Brexit and the (Northern) Law School


A one-day workshop, Liverpool, 14 June 2017

Co-Organisers: Michael Dougan, University of Liverpool; Tamara Hervey, University of Sheffield; Charlotte O’Brien, University of York

UoL Liverpool Law School logo - colour  University of Sheffield - colour logo SLS logo

Sponsored by: Society of Legal Scholars; EU Law @ Liverpool; Sheffield Centre for International and European Law

Location: University of Liverpool, Foresight Centre, The Gallery

The north of England has a distinctive place in UK legal education. Law is a profession that is concentrated in national capitals (London; Cardiff; Edinburgh; Belfast). Northern English law schools include among their central purposes the service of local communities. This has an education component, but also a research component, for instance collaborating with local private, public or third sector organisations. At the same time, and without losing that civic sense, northern English universities are being challenged to address deficits in international outlook, understanding and ambition, which are said to hold back the north of England from reaching its full potential. The place of law schools in this ‘Northern Powerhouse’ agenda is particularly challenged by Brexit: at the very time that one of the major international components of a law degree is being removed, a global outlook among future (legal) professionals must be secured, alongside developing young people into culturally agile adults (and rounded human beings), aware of diversity and its implications and promises.

Over some 44 years of EU membership, the UK has grown to host the largest research base in EU law in the world. Many of the stars and rising stars of that research base work in the north of England. The future sustainability of the UK’s leadership in that field, including PGR programmes, must be fundamentally in question. In terms of teaching and learning, UG and PG programmes which rely on Erasmus or other students from the rest of the EU must also be in jeopardy. Further, EU law was not a compulsory part of law degrees before the UK joined; after the UK leaves the EU, there is no obvious reason to retain it. This is especially so in the context of reconfiguring the contents of a law degree, and its relation to legal professional competence, as part of the Legal Education and Training Review, and its follow up programmes, particularly the SRA’s Training for Tomorrow and the Bar Standards Board’s Future Bar Training programme.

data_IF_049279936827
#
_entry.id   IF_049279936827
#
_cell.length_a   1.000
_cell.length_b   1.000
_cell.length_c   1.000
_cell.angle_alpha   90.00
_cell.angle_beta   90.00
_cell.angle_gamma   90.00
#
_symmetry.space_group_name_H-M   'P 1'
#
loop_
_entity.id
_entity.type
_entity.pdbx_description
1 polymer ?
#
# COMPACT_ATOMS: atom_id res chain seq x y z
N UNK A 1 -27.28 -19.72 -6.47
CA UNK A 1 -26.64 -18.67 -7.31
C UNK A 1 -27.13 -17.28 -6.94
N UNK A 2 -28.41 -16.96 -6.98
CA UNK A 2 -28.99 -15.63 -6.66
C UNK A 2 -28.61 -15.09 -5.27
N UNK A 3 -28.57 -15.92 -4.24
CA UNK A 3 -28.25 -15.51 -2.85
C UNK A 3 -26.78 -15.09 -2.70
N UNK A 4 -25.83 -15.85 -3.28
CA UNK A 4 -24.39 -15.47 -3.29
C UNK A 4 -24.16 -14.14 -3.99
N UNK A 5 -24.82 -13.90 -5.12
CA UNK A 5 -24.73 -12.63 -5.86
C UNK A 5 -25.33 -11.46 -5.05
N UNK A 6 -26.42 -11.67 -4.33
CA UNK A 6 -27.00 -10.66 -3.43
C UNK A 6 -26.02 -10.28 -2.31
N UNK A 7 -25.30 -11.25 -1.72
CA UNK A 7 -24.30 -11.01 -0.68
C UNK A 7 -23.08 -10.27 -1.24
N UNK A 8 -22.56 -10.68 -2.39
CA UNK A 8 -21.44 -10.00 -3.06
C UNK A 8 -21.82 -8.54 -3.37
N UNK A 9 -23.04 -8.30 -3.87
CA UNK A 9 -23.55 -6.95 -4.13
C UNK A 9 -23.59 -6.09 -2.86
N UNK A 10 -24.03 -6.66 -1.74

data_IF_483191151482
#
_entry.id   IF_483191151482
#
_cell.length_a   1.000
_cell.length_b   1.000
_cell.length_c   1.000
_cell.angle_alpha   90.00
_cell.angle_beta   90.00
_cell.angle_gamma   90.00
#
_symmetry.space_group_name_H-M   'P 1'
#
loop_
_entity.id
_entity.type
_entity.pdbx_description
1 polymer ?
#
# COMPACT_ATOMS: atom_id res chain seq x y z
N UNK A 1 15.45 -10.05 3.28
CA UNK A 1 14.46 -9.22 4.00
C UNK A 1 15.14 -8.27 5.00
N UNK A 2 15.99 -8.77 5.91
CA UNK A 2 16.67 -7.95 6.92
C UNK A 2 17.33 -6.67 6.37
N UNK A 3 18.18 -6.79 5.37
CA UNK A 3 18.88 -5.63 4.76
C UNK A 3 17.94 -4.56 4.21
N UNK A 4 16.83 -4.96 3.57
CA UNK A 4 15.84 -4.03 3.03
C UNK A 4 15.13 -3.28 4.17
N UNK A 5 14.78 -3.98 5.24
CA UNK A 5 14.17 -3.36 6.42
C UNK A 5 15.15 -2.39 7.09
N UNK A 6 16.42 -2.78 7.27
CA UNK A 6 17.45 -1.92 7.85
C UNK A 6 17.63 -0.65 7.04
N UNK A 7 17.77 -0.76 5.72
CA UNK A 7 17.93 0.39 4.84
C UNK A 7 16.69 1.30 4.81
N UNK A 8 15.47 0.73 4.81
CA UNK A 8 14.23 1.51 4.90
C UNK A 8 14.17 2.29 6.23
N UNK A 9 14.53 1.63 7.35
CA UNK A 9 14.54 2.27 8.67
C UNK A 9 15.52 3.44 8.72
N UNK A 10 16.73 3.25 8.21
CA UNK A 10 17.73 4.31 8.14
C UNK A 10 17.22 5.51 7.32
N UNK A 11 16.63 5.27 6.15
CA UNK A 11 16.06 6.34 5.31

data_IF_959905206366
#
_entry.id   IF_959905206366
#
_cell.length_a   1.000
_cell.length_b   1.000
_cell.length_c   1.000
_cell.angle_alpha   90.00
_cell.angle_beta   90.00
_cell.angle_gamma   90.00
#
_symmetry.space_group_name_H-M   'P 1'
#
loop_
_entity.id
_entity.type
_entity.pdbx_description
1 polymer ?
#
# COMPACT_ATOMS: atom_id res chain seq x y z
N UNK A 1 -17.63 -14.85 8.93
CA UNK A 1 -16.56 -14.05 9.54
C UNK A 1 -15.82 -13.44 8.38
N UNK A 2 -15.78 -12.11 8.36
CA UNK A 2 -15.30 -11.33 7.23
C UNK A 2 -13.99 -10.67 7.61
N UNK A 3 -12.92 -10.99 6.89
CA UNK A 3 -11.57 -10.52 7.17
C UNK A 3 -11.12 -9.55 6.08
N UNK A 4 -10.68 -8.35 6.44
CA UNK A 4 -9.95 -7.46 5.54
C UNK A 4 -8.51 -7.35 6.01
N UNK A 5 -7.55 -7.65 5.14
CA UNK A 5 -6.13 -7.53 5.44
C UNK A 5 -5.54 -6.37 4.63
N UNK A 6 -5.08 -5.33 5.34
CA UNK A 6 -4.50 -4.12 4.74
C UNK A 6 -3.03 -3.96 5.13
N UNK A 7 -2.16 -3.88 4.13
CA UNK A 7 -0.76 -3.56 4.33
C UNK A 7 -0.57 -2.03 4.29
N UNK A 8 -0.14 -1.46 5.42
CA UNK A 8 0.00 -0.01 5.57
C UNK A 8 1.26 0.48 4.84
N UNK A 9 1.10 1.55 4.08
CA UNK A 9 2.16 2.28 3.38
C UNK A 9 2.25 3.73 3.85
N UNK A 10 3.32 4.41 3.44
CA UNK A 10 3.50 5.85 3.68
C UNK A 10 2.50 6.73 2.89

Entwined with all of this is the human dimension. Our law schools are full of colleagues from the rest of the EU. People have chosen to make their careers, their lives, in the UK. Our professional and personal circumstances are vastly enriched by the daily interactions that come from working with a diverse group of people. Non-UK nationals (and other visible minorities) may now be on the receiving end of ‘anti-foreigner’ sentiment, particularly in the north of England, with its strong ‘Leave’ vote.

In addition to general questions of Brexit for all UK law schools, we will focus specifically on the regional ones: how will Brexit affect legal education for the north of England.

The programme is designed both to hear from and respond to speakers with expertise on five key over-lapping and interlinking topics, and to allow plenty of time and space for informal interactions in self-selecting breakout groups, so that colleagues can discuss their concerns, hopes, fears, ambitions and plans with others in similar situations.

Free to attend, please register your attendance.